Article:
Recap of the course - Recap of the course PART I what are...

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Recap of the course PART I: what are law and courts all about? Orderly dispute resolution, correcting political & market failures What else did we learn? Courts may be dynamic or constrained based on doctrine, institutions, and culture PART II: What does the American legal system look like? It utilizes adversarial legalism Does AL make courts more likely to be constrained or dynamic? Tough to say Part III: how do we explore whether courts are constrained or dynamic? o We look at court cases in light of the constraints Like what? o Borough of Versailles v. KcKeesport o Jo Carol LeFleur o Shoney’s And thse tell us whether courts are constrained or dynamic? o They give us competing hypotheses Barnes kept saying that. What its mean? o Case like versaiille, LaFleur, and Shoney’s all provide proof of the DCV and CCV PartI: What are law and courts all about? o Orderly dispute resolution, correct political And market failures What else? o Courts may be dynamic or constrained based on doctrine, institutions… Rosenberg: Definitions o Dynmic courts-courts effection institutions at producig major social reform o Constrained Courts—courts are not effection inst at producing major reform Why may courts be constrained? o 1. Limited nature of rights everything dealt with in rights o 2. Limits on judicial independence. o 3. Implementation and Institutional Relations. “least dangerous branch”, power of the pen. Why courts may be dynamic o Free from electoral pressures Very rarely get impeached o Its not about connections. Need a good legal argument o Indirect effects Constraints Constraint Source of Constraint Example Doctrinal Law Fugitive Slave Law. Law was so crystal clear that judges had to send slaved back even if the didn’t want to Institutional Internal Org./External Actors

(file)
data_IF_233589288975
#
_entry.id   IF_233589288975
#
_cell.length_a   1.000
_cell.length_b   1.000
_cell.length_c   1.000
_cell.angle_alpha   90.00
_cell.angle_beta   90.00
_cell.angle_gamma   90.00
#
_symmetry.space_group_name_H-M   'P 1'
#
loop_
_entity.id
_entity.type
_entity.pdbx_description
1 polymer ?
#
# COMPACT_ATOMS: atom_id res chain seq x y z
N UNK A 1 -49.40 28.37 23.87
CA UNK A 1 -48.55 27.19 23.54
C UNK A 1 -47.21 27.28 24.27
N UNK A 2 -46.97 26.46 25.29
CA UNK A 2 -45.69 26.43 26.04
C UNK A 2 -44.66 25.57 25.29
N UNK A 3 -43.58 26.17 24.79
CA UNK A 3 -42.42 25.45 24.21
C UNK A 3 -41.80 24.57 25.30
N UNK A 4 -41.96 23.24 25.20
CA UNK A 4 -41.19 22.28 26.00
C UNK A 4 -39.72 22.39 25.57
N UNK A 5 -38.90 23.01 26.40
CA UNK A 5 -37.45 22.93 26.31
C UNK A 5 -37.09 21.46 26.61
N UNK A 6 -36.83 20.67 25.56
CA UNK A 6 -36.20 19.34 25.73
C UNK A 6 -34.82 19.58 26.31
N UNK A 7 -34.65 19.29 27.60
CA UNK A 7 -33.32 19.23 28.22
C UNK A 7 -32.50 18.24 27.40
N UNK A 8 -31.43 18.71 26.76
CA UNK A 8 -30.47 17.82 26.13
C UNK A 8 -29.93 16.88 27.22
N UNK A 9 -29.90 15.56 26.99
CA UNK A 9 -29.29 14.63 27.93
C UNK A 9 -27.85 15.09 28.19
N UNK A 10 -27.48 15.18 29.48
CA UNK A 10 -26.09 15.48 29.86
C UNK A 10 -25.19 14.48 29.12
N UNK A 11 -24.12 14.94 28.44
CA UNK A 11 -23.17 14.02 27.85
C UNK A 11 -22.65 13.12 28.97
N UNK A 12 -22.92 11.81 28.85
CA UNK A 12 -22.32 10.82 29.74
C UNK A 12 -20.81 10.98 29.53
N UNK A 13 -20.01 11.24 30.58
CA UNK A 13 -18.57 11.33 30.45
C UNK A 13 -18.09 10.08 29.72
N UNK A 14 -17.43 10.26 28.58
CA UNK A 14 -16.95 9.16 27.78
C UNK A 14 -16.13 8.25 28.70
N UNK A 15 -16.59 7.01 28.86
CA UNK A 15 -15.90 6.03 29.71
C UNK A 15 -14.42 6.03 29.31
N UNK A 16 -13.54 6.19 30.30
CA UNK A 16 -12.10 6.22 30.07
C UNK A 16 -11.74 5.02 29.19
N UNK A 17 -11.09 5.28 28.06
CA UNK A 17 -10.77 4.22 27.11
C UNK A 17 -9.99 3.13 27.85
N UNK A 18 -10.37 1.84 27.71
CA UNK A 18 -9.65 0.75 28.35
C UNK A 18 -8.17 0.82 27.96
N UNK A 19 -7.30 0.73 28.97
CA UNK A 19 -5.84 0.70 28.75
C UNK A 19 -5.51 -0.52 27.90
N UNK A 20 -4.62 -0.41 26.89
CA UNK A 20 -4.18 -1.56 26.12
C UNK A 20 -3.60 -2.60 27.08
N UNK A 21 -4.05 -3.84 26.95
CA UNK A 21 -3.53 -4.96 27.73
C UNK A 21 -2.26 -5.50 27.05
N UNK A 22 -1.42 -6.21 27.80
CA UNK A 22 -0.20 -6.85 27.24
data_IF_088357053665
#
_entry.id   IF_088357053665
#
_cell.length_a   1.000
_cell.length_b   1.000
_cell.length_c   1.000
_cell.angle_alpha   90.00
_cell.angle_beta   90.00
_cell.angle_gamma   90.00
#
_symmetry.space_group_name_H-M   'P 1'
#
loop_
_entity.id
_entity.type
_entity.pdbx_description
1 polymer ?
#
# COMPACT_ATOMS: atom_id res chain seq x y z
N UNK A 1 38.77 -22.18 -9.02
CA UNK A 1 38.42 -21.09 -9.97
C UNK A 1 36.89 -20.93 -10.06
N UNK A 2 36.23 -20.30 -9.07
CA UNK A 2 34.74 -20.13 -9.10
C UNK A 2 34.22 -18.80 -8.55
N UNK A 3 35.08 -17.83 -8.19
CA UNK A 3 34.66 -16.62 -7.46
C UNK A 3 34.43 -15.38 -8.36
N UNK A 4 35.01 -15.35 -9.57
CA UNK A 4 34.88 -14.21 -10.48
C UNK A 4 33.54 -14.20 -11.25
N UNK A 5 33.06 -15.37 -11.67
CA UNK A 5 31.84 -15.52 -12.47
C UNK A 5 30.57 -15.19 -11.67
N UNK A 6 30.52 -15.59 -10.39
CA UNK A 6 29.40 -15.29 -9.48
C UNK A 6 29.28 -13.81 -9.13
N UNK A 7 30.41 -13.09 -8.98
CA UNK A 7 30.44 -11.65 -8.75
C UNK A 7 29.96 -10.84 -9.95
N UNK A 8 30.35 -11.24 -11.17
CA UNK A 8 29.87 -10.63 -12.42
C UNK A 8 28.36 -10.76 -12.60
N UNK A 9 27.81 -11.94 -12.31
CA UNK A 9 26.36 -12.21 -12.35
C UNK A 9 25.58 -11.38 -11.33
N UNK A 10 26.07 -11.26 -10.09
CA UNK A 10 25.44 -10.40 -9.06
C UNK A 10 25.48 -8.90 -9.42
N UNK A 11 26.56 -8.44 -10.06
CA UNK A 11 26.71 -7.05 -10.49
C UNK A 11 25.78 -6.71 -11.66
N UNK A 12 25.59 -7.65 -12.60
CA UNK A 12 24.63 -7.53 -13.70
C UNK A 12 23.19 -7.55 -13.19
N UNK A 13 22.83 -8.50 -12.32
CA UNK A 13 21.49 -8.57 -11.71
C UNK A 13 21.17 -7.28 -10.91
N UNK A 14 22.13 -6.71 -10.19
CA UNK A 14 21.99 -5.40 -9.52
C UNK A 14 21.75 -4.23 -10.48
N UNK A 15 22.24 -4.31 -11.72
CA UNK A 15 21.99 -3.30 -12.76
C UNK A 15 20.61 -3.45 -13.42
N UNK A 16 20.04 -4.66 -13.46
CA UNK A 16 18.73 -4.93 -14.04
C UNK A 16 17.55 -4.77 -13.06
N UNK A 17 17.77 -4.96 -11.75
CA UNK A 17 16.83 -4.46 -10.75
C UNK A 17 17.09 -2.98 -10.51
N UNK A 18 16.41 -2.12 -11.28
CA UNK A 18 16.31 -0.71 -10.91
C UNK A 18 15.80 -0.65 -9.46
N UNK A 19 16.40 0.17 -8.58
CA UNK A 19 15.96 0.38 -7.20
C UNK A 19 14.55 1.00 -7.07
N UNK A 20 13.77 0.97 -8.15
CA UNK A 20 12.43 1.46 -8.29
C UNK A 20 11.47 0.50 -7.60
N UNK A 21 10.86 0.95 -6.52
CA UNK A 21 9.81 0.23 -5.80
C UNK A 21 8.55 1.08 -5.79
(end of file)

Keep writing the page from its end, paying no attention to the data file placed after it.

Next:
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  • Fall '06
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  • Law, Public Policy, Supreme Court of the United States, Shoney, burning gob pile

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